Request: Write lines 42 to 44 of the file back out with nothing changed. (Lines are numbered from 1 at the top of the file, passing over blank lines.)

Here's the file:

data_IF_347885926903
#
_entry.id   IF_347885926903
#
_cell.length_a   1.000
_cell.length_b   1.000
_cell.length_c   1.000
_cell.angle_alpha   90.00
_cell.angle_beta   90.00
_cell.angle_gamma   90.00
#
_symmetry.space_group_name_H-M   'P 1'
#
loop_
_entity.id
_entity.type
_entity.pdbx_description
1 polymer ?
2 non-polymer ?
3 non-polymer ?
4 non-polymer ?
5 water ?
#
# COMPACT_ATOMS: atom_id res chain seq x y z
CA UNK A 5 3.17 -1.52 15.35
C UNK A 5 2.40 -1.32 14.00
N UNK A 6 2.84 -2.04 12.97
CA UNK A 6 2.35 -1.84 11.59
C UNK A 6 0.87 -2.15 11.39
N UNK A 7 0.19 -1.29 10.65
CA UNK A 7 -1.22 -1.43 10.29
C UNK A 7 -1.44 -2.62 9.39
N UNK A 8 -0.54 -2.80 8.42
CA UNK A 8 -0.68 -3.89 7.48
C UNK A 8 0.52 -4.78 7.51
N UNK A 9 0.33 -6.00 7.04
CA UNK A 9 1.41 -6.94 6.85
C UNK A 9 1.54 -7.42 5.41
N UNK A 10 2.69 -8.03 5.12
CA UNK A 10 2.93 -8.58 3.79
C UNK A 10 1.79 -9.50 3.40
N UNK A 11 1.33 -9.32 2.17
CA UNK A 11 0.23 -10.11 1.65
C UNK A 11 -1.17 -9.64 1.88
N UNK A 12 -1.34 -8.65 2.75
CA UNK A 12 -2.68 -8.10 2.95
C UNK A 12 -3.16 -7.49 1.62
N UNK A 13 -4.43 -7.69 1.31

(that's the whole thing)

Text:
N UNK A 11 1.33 -9.32 2.17
CA UNK A 11 0.23 -10.11 1.65
C UNK A 11 -1.17 -9.64 1.88